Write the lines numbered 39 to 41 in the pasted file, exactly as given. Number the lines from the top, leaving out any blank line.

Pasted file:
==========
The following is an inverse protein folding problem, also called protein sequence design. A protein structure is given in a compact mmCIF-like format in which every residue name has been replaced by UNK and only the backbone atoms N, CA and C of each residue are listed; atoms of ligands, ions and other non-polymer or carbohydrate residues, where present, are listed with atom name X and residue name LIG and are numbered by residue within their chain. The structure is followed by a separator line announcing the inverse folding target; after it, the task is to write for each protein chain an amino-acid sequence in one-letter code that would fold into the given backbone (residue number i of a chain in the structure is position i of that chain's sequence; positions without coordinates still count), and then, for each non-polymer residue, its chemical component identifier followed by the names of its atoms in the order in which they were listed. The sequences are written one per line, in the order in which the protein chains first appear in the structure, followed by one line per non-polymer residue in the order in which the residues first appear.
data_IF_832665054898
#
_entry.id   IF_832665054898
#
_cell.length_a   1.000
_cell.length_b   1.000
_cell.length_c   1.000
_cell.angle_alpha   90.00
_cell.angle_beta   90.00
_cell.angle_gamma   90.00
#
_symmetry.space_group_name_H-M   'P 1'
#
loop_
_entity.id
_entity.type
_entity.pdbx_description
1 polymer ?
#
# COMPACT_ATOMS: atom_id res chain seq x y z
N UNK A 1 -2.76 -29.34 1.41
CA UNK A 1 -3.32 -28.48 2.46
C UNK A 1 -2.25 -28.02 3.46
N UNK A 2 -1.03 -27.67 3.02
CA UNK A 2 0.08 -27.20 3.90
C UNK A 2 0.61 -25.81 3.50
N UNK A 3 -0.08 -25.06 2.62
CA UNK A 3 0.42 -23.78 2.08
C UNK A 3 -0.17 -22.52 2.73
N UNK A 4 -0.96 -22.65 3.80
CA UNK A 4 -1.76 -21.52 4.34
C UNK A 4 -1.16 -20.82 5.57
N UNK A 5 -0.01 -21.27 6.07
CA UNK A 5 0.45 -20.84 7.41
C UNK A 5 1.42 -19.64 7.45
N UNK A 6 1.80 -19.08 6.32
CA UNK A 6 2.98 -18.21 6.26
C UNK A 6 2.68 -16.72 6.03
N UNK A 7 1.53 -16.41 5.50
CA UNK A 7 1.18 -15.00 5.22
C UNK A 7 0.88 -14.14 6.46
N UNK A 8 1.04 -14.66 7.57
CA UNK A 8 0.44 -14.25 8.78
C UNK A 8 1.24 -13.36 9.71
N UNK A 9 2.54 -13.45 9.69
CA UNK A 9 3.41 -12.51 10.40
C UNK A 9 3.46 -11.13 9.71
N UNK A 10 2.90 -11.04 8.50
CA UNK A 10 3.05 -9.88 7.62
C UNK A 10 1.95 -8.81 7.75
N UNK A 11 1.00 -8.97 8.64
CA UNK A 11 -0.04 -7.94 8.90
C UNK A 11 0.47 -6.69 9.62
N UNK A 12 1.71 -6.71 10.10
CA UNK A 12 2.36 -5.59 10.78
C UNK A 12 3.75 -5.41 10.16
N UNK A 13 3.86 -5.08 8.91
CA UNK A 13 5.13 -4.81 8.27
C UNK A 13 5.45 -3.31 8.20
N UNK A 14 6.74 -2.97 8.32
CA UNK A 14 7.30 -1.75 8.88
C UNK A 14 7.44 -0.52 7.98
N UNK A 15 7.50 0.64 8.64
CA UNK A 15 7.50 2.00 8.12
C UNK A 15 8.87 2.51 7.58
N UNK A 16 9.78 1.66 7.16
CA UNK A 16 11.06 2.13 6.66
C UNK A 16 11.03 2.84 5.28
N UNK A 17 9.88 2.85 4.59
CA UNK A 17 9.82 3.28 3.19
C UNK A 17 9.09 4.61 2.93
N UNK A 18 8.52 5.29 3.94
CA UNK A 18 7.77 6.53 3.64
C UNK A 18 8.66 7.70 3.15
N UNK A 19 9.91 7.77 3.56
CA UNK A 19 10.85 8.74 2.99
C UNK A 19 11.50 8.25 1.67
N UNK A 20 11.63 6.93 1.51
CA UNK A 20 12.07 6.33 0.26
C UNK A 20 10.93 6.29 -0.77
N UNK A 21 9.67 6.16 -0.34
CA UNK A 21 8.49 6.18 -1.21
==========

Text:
C UNK A 6 2.68 -16.72 6.03
N UNK A 7 1.53 -16.41 5.50
CA UNK A 7 1.18 -15.00 5.22